Senior Center

What to Do with Seniors Who Don’t Eat

By Jan Bolder - March 10, 2014

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When a senior isn’t eating, whether by choice or inability, it can be a hugely frustrating and scary experience to be involved in. However. sometimes getting to the root causing of the lack of eating may clear up some of the problems, although this isn’t always the case.

Difficulty Eating or Chewing

If you’ve ever had a canker sore inside your mouth or a tooth removed, you know how far down the list eating drops. For seniors, though, the problem can extend to ill-fitting dentures or a need of dentures, too. If this is the case, seniors may gravitate towards foods that are softer and easier to chew--or not at all--and avoid the ones that provide nutrition.

If this is the case, try replacing foods with similar items in respective food groups. For example, steak or raw vegetables might not be a possibility anymore, but hamburgers and sauteed vegetables can.


(Note: The following is not medical advice, nor should it be construed as such) Some medications, like prednisone, can cause a big uptick in appetite, while others, like chemotherapies, can reduce it. As seniors are more likely to be on medications than younger adults, it’s worth going over the list of side effects and discussing them with your senior’s doctor to see if this is the case. In some cases, there may not be anything the doctor can do but gently advise eating, as the medication may be necessary for your senior.


Our bodies are host to millions and millions of various bacteria and viruses. In normal, everyday situations, they swim along happily, content to do their job without causing havoc. But every now and then, rogue bacteria and viruses break away from the pack and do a job other than their own, and can cause pretty unpleasant situations.

Some bacteria and viruses only linger for the short-term before the body fixes itself and equilibrium is restored, while others take longer. The good news? Many bacteria can be prescribed something by the doctor to speed up the process. The bad news? Not much exists for viruses, as they’re neither living nor dead.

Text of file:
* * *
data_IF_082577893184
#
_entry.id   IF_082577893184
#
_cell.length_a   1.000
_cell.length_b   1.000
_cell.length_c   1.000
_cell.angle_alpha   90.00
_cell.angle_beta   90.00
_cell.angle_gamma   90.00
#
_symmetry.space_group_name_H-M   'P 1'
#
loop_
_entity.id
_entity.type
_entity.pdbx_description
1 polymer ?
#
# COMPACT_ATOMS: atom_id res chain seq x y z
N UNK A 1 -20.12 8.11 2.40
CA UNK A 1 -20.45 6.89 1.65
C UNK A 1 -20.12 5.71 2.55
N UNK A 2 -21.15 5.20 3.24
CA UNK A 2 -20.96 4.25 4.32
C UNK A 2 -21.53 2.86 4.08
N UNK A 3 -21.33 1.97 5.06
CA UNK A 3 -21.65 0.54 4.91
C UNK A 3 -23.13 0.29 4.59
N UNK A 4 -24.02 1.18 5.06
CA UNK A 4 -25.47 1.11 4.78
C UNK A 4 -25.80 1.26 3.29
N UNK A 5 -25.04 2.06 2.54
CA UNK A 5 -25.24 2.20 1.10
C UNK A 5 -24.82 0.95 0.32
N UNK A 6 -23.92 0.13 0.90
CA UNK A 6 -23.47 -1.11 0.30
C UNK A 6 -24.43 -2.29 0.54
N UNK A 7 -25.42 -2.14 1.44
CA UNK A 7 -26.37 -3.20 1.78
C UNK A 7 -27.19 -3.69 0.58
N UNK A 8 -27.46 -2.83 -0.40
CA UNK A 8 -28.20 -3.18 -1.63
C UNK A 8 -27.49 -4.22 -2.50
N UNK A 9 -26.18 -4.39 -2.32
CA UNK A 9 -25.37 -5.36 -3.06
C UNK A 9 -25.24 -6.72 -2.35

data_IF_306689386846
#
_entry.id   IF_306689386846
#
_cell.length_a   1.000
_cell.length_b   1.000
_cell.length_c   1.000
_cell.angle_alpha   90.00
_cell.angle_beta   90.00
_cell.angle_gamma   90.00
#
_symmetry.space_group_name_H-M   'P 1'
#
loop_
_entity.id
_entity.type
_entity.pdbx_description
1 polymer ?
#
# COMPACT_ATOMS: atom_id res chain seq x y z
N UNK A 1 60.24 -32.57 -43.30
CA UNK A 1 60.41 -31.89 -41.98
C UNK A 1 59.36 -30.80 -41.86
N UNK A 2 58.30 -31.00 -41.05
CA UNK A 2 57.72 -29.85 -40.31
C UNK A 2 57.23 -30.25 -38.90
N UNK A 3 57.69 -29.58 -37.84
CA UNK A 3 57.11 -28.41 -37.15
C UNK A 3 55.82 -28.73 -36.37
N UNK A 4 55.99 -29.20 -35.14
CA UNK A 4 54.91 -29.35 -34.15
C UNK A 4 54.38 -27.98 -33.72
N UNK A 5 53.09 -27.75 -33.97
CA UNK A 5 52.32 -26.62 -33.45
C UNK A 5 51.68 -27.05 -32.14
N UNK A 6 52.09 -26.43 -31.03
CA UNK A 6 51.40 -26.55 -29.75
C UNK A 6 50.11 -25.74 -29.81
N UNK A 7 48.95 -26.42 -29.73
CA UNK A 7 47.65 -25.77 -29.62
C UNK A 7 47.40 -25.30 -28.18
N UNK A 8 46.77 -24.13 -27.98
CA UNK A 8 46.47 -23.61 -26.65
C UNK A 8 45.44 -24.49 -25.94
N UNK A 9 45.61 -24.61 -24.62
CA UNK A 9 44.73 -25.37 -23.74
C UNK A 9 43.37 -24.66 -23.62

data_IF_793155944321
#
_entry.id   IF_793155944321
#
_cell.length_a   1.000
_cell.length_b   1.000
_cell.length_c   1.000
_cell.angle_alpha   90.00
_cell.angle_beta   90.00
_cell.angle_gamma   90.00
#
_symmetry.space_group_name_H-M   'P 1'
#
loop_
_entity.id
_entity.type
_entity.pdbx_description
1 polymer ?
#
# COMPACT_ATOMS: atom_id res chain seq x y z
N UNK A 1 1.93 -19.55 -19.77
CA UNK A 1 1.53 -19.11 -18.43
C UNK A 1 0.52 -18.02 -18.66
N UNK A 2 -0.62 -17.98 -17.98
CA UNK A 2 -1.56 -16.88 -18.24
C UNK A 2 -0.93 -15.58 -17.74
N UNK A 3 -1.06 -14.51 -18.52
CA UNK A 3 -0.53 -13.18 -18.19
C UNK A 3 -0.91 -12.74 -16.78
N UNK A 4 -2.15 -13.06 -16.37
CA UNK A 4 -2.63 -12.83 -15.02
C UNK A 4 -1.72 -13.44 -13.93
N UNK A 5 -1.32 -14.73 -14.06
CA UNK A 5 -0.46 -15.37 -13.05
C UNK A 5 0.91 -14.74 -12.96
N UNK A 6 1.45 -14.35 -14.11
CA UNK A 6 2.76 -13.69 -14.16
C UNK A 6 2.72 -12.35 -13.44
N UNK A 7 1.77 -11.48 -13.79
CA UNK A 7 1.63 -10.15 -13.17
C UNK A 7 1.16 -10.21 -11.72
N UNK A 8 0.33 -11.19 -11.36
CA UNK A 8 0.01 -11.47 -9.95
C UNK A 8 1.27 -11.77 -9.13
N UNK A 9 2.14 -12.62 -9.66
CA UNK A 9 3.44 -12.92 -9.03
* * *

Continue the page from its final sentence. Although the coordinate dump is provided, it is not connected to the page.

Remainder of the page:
If your senior is affected by this, mustering up the energy to cook for themselves, let alone eat a full, balanced meal and clean up afterwards may seem like an overly arduous task. Simplifying the situation, what’s needed for the first two issues is a “spark” to get your senior back in the groove of their normal personality, such as dining with them regularly or taking them out to a restaurant. If it’s depression, a doctor should be consulted for the best course of action as it will require more than just a spark.

Loss of Senses

Sight and smell are very closely linked to taste, and losing one or both can impact the desire to eat. Sometimes, there may be a physical cause behind this and a doctor might be able to pinpoint what’s going on, but other times, there may not be much that can be done other than cooking with strong spices and choosing brightly-colored food.

Physical Inability

One of the signs that a senior isn’t able to care for themselves independently anymore is when their diet is affected. However, it doesn’t necessarily mean you have to drop everything, pack their bags, and shuffle them off into a home. There are programs, like Meals on Wheels and Magic Kitchen, that help out seniors with food and daily/weekly meals.